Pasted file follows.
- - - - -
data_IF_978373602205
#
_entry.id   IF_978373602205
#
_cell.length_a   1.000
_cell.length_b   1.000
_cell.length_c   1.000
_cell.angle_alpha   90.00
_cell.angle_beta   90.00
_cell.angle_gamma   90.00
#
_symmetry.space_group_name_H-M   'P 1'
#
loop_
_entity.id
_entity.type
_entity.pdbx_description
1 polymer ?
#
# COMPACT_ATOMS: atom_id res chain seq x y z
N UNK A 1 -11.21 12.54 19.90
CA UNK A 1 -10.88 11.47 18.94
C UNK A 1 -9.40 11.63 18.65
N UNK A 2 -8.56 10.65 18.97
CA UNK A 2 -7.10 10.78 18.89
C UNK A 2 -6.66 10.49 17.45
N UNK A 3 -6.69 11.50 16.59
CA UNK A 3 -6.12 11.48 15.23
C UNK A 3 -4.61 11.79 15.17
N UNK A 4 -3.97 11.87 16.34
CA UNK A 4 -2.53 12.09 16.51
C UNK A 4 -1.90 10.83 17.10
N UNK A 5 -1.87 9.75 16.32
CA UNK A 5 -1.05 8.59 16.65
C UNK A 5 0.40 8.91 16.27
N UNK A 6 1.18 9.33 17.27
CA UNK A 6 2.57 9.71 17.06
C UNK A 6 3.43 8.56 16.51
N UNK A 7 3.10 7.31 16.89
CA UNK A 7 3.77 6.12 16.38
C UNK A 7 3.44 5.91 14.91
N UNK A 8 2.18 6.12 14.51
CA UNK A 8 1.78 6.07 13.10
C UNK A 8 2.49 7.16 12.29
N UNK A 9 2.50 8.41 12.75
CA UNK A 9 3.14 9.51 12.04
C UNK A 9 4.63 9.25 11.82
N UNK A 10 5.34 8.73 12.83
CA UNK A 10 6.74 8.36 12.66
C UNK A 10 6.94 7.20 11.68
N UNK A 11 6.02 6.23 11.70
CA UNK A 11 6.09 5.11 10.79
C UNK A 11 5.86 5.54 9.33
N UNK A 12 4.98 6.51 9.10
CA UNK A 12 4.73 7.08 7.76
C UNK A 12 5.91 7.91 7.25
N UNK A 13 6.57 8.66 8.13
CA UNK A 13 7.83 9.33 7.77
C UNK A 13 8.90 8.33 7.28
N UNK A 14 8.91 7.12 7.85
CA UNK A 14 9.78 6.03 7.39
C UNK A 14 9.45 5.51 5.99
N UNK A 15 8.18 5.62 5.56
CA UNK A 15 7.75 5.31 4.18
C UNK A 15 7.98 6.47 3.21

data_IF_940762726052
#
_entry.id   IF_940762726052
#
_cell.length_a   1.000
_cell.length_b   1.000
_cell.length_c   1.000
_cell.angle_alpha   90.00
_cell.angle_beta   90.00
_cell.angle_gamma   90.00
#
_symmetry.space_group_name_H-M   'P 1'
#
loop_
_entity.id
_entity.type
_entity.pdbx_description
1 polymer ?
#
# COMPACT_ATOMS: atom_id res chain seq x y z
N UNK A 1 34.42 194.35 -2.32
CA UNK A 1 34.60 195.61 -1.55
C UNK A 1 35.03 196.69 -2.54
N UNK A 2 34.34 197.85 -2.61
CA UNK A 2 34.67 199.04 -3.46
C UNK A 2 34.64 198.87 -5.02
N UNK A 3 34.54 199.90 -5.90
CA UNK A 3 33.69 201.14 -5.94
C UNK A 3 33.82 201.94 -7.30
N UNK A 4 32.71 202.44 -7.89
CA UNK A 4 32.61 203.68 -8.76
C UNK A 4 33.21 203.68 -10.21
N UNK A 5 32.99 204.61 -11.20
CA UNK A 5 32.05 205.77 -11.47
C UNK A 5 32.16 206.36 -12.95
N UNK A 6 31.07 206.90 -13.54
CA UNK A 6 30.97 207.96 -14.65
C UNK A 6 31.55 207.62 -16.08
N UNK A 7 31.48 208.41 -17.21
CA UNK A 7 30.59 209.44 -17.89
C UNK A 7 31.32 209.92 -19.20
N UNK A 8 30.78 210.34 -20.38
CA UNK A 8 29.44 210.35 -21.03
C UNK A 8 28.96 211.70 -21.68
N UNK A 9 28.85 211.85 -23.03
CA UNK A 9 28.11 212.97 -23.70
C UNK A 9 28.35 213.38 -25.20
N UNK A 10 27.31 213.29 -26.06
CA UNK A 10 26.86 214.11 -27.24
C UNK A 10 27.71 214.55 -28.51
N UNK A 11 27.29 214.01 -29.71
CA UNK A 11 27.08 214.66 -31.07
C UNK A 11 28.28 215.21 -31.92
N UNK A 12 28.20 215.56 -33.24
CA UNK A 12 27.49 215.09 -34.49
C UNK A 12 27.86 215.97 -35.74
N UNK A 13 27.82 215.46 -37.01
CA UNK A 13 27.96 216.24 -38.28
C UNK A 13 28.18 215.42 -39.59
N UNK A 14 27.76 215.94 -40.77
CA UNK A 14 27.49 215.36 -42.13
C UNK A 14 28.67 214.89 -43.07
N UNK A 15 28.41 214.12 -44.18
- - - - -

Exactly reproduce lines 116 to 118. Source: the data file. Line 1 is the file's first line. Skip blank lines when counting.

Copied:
N UNK A 11 27.29 214.01 -29.71
CA UNK A 11 27.08 214.66 -31.07
C UNK A 11 28.28 215.21 -31.92